It Pays to Watch Crops Pop Up in Rows

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Plant15 row your cornThere are more than 1,000 variables that can affect crop development throughout the growing season. Soil conditions, planter settings, seed spacing and seed planting depth are of utmost importance at the time the crop goes into the ground.

Frequent rain showers delayed planting longer than farmers across the Upper Midwest would like. Some are feeling additional pressure to get the seed in the ground as fast as possible. Keep in mind that haste makes waste! Take the time to:

  • Verify correct depth and kernel spacing at planting time.
  • Check germination and early seedling growth for problems.
  • Assess early emergence scores for adequate final stand numbers if soil conditions weren’t ideal.

Also keep in mind that spring rains might have created crusting issues in some of the earlier planted fields, especially in fields without residue. To help break up the crust and improve seedling emergence, many farmers will use a rotary hoe.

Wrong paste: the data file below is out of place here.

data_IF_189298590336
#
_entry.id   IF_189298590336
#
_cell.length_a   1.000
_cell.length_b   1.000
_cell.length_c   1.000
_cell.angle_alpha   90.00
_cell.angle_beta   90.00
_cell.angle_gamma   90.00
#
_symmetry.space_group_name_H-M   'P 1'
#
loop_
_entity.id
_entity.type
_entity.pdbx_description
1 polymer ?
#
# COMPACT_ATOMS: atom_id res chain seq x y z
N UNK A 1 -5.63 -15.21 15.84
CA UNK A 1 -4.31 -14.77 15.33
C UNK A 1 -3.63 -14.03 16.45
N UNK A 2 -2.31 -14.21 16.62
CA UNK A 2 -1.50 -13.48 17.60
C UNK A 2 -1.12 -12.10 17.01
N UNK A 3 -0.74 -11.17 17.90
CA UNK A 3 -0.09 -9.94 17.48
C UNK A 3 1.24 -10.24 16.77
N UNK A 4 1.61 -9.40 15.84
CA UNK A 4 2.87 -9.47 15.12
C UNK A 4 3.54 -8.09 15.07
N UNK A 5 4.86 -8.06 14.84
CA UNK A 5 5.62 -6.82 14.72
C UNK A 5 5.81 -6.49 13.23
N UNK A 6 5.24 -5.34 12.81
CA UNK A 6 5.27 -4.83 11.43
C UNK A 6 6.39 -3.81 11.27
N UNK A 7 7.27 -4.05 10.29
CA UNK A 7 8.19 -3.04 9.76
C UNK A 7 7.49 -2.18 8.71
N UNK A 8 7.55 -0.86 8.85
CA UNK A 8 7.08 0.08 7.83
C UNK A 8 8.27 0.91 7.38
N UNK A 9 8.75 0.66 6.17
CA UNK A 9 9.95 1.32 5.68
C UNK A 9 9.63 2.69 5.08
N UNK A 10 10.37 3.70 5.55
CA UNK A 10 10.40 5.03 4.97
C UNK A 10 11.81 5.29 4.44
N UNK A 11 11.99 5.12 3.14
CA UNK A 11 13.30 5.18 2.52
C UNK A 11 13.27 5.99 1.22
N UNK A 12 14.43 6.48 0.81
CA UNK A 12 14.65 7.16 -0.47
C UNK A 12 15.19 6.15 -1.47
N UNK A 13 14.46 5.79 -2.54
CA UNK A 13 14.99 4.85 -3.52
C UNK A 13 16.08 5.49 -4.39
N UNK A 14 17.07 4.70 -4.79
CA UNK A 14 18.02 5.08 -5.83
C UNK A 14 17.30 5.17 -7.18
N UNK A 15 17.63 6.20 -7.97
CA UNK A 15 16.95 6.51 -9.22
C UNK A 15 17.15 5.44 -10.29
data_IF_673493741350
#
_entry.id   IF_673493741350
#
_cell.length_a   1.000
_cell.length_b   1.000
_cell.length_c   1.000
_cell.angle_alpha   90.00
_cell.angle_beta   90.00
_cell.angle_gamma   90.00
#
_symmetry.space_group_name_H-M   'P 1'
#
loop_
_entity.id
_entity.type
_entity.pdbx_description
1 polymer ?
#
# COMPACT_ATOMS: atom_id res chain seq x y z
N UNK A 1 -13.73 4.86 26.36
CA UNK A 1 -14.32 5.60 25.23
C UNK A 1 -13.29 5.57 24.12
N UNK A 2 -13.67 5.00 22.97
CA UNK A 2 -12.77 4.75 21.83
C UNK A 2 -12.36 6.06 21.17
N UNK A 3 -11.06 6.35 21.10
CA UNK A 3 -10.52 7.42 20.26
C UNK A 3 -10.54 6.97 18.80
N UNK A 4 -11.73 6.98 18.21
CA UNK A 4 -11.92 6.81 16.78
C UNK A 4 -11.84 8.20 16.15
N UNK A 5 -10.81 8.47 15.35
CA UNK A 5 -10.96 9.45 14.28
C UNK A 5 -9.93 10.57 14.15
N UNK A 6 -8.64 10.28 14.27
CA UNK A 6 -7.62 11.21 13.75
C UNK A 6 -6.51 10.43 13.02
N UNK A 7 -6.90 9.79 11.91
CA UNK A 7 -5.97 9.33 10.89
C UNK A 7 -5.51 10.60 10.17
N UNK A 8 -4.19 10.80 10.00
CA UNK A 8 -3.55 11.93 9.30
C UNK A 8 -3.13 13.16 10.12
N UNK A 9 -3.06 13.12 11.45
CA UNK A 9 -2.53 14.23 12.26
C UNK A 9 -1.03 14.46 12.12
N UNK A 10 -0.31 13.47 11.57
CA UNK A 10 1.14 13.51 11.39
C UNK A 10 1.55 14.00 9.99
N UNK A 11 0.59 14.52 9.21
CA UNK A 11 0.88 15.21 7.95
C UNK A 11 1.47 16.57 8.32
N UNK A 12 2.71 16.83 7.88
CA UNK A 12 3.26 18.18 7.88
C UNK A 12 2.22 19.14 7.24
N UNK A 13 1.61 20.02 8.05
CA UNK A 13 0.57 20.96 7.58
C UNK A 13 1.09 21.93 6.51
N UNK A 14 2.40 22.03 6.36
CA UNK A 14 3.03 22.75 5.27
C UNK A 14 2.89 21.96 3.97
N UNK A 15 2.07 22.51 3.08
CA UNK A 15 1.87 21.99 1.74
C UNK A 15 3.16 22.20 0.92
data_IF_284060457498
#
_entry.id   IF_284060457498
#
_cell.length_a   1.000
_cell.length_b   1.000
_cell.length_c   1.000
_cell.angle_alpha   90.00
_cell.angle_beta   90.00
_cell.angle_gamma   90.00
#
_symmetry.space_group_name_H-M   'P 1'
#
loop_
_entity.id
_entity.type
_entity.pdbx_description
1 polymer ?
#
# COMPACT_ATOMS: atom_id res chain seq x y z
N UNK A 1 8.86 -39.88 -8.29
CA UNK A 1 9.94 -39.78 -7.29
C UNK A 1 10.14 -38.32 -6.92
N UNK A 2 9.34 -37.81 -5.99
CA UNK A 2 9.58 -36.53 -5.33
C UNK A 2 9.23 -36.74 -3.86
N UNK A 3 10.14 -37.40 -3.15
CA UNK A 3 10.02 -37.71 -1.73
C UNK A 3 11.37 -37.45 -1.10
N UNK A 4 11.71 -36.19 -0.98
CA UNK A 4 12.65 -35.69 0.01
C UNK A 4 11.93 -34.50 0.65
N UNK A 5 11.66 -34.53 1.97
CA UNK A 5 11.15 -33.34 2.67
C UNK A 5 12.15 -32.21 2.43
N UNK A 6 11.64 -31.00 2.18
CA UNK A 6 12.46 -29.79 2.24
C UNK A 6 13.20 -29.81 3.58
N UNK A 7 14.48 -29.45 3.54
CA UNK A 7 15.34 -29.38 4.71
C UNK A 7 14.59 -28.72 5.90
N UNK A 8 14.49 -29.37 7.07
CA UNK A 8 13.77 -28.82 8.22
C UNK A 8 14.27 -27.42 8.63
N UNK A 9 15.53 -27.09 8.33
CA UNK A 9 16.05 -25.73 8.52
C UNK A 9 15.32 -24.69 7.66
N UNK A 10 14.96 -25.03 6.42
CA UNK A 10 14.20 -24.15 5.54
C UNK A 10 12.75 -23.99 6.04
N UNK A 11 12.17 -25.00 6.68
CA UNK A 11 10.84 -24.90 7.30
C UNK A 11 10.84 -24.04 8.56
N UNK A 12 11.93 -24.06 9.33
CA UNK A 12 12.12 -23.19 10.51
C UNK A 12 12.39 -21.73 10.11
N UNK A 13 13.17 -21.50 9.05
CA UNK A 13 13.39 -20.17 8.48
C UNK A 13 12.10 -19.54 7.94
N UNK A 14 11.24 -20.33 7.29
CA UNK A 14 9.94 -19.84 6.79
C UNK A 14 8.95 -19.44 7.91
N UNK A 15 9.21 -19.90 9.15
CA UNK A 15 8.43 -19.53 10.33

If you decide to till the soil, wait until soils have dried to avoid exacerbating the situation with soil compaction.  Use a quick field test to check soil moisture.

Starting with clean fields, and keeping the fields clean, is most important. A pre-plant or pre-emerge herbicide application:

  • Aids in controlling resistant or tolerant weeds.
  • Helps keep the field clean all season long.
  • Helps your crops reach their maximum yield potential as they’re not competing with weeds for water, sunlight and nutrients.

Once plants have emerged, it’s time to:

  • Identify any early season stresses on young plants.
  • Look at plants’ visual appearance for nitrogen or other nutrient deficiencies.
  • Look for weed escapes. Make a plan for a season long weed-free field!

Watch for additional agronomic tips and tricks to be shared each Tuesday & Thursday during the growing season on